Newton was a very serious man – you might even say an expert in gravity. First he invented gravity so that guys who juggle apples at parties wouldn’t have to keep climbing up to the ceiling to get them back down. Then he invented math to prove that the moon wouldn’t fall, too.

I’ve heard Newton worked hard to prove the following about his gravitational theorem: Suppose you have a spherical planet made out of apples, and you are standing on it. Each of the individual apples pulls on you. When you add up all those little tugs, you get the total force of gravity from the apple planet. The force is just the same as it would be if you were standing in the same spot, but all the apples were mashed up on top each other at the center of the planet.

That’s convenient because it makes calculating the gravity of the apple planet easy. You don’t have to add up all the apples. You just need to know how far it is to the center of the planet and how many total apples there are. Or, you could measure the force and the size of the planet, and use that to calculate the number of apples.

But what about a galaxy instead of a planet? A galaxy isn’t a sphere. Since it spins, it’s more of a disc, like a wad a dough that gets twirled repeatedly in the air and flattens out into a pizza. (Caveat: I have never observed a pizza to form spiral arms).

The Earth orbits around the Milky Way, so if we want to do some physics with that, can we assume that all the mass of the Milky Way is located at the center? In other words, does the same theorem that holds for spherically-symmetric matter distributions (a planet) hold for cylindrically-symmetric ones (a galaxy)? Think about it a moment, do an integral if you like, then read on.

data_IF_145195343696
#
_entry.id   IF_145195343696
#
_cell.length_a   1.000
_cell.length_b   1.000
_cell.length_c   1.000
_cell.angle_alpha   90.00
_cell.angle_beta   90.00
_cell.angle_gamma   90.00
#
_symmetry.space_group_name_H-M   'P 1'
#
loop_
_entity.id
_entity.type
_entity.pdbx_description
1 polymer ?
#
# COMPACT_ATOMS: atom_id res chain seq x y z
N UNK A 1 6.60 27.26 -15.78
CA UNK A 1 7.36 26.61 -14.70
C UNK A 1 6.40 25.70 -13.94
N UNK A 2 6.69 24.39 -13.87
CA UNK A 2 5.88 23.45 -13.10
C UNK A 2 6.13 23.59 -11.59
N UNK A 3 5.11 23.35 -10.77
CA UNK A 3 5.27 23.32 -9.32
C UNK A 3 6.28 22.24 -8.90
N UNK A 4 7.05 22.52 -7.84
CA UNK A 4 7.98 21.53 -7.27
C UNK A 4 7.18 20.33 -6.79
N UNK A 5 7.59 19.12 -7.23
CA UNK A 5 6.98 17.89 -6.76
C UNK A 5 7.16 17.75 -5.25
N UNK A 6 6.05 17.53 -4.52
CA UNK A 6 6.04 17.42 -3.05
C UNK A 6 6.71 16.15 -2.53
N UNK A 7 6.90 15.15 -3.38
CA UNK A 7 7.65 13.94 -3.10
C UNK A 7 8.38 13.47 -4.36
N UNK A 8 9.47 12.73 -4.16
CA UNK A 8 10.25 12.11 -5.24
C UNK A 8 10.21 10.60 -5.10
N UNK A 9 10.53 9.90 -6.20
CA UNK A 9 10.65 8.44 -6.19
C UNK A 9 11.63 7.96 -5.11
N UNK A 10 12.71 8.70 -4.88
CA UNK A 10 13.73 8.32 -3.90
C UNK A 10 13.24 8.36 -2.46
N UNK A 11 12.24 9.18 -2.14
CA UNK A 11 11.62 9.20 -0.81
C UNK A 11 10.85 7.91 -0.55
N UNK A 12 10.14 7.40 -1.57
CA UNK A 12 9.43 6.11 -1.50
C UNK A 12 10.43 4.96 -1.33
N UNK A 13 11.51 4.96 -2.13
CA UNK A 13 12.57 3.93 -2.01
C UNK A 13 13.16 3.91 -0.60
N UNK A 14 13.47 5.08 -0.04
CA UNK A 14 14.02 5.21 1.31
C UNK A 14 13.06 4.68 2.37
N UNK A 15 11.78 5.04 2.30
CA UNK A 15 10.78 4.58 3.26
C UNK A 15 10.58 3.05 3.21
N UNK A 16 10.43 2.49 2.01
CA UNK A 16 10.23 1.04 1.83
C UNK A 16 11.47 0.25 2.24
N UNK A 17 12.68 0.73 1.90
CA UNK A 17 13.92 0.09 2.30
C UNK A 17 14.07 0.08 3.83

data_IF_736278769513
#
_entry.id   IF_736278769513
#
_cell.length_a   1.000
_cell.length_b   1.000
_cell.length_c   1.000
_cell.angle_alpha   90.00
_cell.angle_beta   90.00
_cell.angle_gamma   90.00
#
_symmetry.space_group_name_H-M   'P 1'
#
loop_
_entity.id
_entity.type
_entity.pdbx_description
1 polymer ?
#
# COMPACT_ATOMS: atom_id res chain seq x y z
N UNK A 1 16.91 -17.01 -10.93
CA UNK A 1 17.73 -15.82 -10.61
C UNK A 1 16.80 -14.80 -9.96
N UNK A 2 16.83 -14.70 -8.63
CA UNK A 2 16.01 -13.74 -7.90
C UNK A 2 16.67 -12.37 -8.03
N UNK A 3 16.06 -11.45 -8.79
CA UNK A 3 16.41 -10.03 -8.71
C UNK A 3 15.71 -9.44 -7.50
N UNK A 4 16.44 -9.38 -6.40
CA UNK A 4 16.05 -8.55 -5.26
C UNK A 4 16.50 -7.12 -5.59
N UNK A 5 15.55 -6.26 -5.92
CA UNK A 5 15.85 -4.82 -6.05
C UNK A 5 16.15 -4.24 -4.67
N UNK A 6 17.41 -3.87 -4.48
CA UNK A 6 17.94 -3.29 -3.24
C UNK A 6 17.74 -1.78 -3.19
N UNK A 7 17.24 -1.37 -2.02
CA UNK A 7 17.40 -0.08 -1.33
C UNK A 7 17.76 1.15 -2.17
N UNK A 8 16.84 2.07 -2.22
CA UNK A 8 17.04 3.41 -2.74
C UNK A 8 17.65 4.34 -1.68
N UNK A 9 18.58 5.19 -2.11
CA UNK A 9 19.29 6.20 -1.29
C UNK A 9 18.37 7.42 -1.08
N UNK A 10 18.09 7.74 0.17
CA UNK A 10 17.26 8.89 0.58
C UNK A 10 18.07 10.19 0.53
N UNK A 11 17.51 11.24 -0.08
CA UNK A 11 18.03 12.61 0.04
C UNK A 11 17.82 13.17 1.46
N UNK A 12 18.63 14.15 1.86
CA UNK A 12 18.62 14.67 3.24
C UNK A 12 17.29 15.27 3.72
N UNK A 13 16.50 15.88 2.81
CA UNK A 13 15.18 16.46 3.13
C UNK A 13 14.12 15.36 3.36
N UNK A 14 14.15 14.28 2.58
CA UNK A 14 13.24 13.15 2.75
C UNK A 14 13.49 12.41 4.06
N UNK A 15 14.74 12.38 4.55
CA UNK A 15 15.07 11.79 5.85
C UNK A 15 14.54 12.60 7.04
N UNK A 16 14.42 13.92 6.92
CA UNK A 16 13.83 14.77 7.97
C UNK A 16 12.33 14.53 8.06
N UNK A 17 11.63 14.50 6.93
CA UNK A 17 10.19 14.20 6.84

In this post I won’t prove either theorem. Instead, I’ll show that if the theorem works for the sphere, then it does not work for the disc. To do this, imagine transforming a sphere into a disc. Start with the apple planet, then squash it down to two dimensions, keeping the radius the same, but moving all the apples into a disc shape. This is called projecting the sphere onto a plane.

Doing this, the force of gravity you feel must get stronger, because every apple that moved got at least a little bit closer to you. So the gravity from the disc is stronger than the gravity from the sphere. If we then collapsed all the apples to the point at the center, gravity would get weaker again. If the shell theorem works for spheres (and it does), it doesn’t work for discs.

One way of detecting dark matter is to look at the rate that stars orbit their galaxies and use that to infer how much matter there must be. If there’s lots of gravitating matter, but we don’t see that many stars, then we know the galaxy has dark matter somewhere. But when making that calculation, we’ll have to take into account the disc shape of the galaxy and its more-complicated gravity.

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